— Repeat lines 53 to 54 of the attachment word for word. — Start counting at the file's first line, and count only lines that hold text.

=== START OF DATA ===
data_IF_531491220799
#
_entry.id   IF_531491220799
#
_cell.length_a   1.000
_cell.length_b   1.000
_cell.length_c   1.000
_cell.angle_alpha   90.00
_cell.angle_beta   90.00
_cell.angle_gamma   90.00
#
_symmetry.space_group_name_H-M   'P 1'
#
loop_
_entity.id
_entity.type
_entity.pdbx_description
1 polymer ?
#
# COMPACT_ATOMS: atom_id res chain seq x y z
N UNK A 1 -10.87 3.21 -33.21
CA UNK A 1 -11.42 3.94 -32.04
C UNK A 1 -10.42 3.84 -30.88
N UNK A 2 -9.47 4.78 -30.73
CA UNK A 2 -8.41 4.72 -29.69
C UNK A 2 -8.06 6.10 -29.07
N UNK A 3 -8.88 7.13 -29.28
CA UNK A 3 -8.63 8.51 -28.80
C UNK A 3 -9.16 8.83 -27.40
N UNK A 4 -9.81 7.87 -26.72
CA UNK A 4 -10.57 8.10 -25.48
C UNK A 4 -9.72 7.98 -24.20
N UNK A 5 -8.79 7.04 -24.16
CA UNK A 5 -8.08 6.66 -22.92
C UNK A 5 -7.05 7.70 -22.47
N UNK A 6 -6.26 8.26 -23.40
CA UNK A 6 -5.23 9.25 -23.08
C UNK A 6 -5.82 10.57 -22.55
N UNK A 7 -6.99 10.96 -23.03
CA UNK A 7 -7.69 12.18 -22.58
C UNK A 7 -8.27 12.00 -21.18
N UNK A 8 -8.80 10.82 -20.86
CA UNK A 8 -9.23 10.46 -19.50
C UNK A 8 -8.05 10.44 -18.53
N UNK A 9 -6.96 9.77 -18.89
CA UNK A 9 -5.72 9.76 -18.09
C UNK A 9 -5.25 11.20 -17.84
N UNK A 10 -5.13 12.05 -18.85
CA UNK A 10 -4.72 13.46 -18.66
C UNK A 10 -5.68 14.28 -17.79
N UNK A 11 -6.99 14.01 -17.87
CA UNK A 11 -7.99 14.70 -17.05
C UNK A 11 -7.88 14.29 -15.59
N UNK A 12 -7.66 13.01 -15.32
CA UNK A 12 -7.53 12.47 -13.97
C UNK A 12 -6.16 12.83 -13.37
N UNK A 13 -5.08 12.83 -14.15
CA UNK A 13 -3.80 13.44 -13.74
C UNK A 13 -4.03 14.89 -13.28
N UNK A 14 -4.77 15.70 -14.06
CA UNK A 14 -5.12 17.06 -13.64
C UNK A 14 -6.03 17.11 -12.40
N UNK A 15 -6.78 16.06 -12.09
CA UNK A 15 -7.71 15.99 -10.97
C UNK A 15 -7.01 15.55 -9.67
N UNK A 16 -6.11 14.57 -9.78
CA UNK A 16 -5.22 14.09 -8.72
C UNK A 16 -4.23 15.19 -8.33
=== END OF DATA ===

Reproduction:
C UNK A 11 -7.88 14.29 -15.59
N UNK A 12 -7.66 13.01 -15.32